The IPCC is still wrong on climate change. Scientists prove it.
On October 8, the IPCC released a special report on the alleged impacts of global warming. Three days earlier, NIPCC released the Summary for Policymakers of its own forthcoming report. The two reports tell dramatically different stories.
Today, the Intergovernmental Panel on Climate Change (IPCC) releases a special report on the alleged impacts of “global warming of 1.5° C above pre-industrial levels and related global greenhouse gas emission pathways, in the context of strengthening the global response to the threat of climate change, sustainable development, and efforts to eradicate poverty.”
To coincide with that publication's release, the Nongovernmental International Panel on Climate Change (NIPCC) released on October 5 a draft Summary for Policymakers of the fifth volume in its “Climate Change Reconsidered” series. That report is available online here.
The two reports tell dramatically different stories about the causes and consequences of climate change. The IPCC report, referred to as SP15, is expected to claim that human greenhouse gas emissions are causing an unprecedented warming of the planet's atmosphere, that it is too late to prevent a warming of 1.5° C above pre-industrial levels, and that nothing less than a dramatic reduction of the use of fossil fuels, possibly even an outright ban enforced by the United Nations, is needed to prevent a global catastrophe.
The NIPCC report finds that while climate change is occurring and a human impact on climate is likely, there is no consensus on the size of that impact relative to natural variability, the net benefits or costs of the impacts of climate change, or whether future climate trends can be predicted with sufficient confidence to guide public policies today. Consequently, there is no scientific basis for the recommendation that the use of fossil fuels should be restricted.
According to its Summary for Policymakers, the new NIPCC publication shows:
- Fossil fuels deliver affordable, plentiful, and reliable energy critical to human welfare. Wind and solar are not practical and reliable substitutes.
- Fossil fuels create a better environment for the ecosystem because they require less surface area than renewable energy sources.
- Sixteen of 25 identified impacts of fossil fuels are net positive, eight uncertain. Only one is net negative. Areas of impact measured include agriculture, air quality, extreme weather events, and human health.
- Forcing a transition from fossil fuels to wind and solar power would inflict tremendous economic hardship, reducing world GDP by some 96 percent and plunging the world back to economic conditions last seen in the 1820s and 1830s.
How could two international teams of scientists, economists, and other experts arrive at opposite conclusions? Therein lies a story.
The IPCC is a political organization, not a scientific body. It was formed by the United Nations in 1988 for the purpose of establishing the need for a global solution to the alleged problem of anthropogenic climate change. Note that the mission of the IPCC was never to study the causes of climate change; were that the case, it might have devoted some of its billions of dollars in revenues over the years to examining solar cycles, changes in ocean currents, the sensitivity of climate to greenhouse gases, or the planet's carbon cycle. The IPCC has spent trivial sums on these issues, and the authors of and contributors to its voluminous reports have few or no credentials in these fields.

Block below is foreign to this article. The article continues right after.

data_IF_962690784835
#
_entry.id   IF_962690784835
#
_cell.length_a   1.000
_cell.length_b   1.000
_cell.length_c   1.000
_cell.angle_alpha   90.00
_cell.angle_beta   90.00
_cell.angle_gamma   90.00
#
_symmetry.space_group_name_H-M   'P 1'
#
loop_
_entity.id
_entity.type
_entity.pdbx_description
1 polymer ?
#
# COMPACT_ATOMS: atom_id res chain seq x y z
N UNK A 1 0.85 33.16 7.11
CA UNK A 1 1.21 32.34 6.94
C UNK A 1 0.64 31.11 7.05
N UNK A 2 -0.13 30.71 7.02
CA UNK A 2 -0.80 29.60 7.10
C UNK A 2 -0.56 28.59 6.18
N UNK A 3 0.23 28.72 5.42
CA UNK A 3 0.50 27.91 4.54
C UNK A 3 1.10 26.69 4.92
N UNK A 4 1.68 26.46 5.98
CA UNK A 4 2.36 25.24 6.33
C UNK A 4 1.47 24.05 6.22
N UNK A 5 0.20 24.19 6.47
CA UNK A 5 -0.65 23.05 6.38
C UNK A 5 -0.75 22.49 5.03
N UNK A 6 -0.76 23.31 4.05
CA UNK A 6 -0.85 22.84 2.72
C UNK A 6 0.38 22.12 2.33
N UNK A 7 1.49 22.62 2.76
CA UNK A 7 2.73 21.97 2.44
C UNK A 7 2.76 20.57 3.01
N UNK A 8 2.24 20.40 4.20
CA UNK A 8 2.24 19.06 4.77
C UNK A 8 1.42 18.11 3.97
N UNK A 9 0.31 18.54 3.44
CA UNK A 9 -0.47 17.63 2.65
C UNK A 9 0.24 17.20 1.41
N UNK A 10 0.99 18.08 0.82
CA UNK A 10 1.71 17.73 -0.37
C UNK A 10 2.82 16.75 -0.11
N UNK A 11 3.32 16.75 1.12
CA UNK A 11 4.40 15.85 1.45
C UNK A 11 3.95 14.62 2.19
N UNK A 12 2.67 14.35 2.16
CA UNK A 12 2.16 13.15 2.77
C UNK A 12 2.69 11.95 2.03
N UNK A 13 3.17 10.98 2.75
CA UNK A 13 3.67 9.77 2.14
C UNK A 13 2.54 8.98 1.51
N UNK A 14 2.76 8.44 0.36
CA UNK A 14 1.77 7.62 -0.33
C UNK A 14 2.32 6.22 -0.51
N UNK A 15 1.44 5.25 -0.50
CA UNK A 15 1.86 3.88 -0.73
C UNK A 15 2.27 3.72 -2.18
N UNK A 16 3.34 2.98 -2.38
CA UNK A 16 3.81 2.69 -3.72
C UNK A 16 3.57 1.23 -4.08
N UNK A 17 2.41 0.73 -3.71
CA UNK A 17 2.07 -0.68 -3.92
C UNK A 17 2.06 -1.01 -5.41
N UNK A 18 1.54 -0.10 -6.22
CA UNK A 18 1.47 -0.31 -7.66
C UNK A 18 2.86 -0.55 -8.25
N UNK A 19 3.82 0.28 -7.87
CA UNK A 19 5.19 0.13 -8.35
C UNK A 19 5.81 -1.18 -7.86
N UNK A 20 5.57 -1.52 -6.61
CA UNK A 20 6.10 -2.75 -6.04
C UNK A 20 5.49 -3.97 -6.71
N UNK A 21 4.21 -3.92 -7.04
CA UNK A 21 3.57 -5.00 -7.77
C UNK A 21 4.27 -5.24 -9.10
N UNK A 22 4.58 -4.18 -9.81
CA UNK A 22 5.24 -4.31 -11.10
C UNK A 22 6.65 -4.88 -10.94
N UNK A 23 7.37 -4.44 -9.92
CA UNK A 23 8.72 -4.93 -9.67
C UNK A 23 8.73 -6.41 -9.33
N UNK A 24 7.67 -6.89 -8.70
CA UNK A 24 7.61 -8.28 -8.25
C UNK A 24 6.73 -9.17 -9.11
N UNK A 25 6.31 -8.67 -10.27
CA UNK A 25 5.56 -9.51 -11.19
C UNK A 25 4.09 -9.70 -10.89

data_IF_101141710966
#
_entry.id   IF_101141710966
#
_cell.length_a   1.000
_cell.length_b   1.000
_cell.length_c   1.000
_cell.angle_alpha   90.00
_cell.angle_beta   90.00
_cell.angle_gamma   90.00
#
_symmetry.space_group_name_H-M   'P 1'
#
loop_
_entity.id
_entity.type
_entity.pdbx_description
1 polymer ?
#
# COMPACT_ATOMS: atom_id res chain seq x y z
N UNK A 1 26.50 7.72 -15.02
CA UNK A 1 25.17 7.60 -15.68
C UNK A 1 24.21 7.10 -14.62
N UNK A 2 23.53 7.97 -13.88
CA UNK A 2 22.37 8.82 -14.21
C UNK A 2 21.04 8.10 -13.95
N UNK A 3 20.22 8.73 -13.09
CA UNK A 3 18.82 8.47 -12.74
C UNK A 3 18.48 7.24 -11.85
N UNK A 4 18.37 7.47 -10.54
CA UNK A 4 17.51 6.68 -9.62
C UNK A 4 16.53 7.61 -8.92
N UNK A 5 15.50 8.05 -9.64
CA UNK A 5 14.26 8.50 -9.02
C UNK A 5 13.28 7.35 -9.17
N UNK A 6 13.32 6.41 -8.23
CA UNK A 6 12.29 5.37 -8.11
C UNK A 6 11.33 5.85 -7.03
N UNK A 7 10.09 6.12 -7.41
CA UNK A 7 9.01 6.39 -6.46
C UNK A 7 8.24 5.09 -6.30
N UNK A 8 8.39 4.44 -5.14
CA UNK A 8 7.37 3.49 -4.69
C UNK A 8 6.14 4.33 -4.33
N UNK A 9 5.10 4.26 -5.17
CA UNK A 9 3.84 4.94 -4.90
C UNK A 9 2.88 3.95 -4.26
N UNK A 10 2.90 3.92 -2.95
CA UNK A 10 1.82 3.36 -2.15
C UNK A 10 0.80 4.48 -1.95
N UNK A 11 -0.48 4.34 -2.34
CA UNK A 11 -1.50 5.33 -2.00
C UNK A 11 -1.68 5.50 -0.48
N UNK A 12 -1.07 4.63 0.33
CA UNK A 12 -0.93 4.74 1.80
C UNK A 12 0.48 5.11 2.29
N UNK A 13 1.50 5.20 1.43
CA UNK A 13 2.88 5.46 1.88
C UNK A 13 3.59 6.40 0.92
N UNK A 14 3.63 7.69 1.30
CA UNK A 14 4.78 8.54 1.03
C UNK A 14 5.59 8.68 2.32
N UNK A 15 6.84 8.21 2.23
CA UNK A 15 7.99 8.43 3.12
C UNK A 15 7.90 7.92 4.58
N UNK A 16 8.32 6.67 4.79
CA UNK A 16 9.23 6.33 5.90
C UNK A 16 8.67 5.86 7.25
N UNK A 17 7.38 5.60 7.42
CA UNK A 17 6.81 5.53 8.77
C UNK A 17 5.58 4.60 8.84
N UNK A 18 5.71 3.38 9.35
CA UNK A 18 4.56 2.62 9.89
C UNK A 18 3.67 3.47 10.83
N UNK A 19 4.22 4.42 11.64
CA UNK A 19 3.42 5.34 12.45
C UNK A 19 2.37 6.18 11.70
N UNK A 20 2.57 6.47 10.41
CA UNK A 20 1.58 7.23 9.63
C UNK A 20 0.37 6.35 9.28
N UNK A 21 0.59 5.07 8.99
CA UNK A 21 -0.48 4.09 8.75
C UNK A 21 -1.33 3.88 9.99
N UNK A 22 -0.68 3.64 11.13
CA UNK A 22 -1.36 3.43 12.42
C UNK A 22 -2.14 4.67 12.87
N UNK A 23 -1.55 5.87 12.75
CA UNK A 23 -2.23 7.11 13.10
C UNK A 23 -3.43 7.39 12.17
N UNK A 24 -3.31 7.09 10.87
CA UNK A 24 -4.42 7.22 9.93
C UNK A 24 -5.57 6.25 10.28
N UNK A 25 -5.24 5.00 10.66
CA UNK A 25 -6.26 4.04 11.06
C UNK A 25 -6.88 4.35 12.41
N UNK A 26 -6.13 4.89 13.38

Now consider the NIPCC. It is a scientific body composed of scholars from more than two dozen countries, first convened in 2003 by the great physicist S. Fred Singer and later chaired by another great physicist, Frederick Seitz. The NIPCC's only purpose is to fact-check the work of the IPCC. It receives no corporate or government funding and so has no hidden agenda or axes to grind. Most of its participants volunteer their time; a few receive token compensation for many hours of effort.
The NIPCC views the claim that human greenhouse gas emissions are causing climate change to be a hypothesis to be tested, not a preordained conclusion. It asks whether the null hypothesis – that changes in climate are natural variability caused by a multitude of forcings and feedbacks – has been disproven. Its research reveals thousands of studies published in peer-reviewed science journals supporting the null hypothesis, meaning that the IPCC's mountains of data and expressions of “confidence” are irrelevant, meaningless, and ultimately wrong.
Given their provenances, which report do you think is more likely to be truthful?
NIPCC scientists and experts will be in Katowice, Poland the week of December 4 to release the full volume of “Climate Change Reconsidered II: Fossil Fuels“ at a counter-conference coinciding with the United Nations’ 24th Conference of the Parties (COP 24).
John Dale Dunn, M.D., J.D. is an emergency physician and inactive attorney and a policy adviser to The Heartland Institute. Joseph Bast is a director and senior fellow of The Heartland Institute. Both are contributors to “Climate Change Reconsidered II: Fossil Fuels.”
Originally published on October 8, 2018 at American Thinker: https://www.americanthinker.com/articles/2018/10/the_ipcc_is_still_wrong_on_climate_change_scientists_prove_it.html#ixzz5TYqseTgF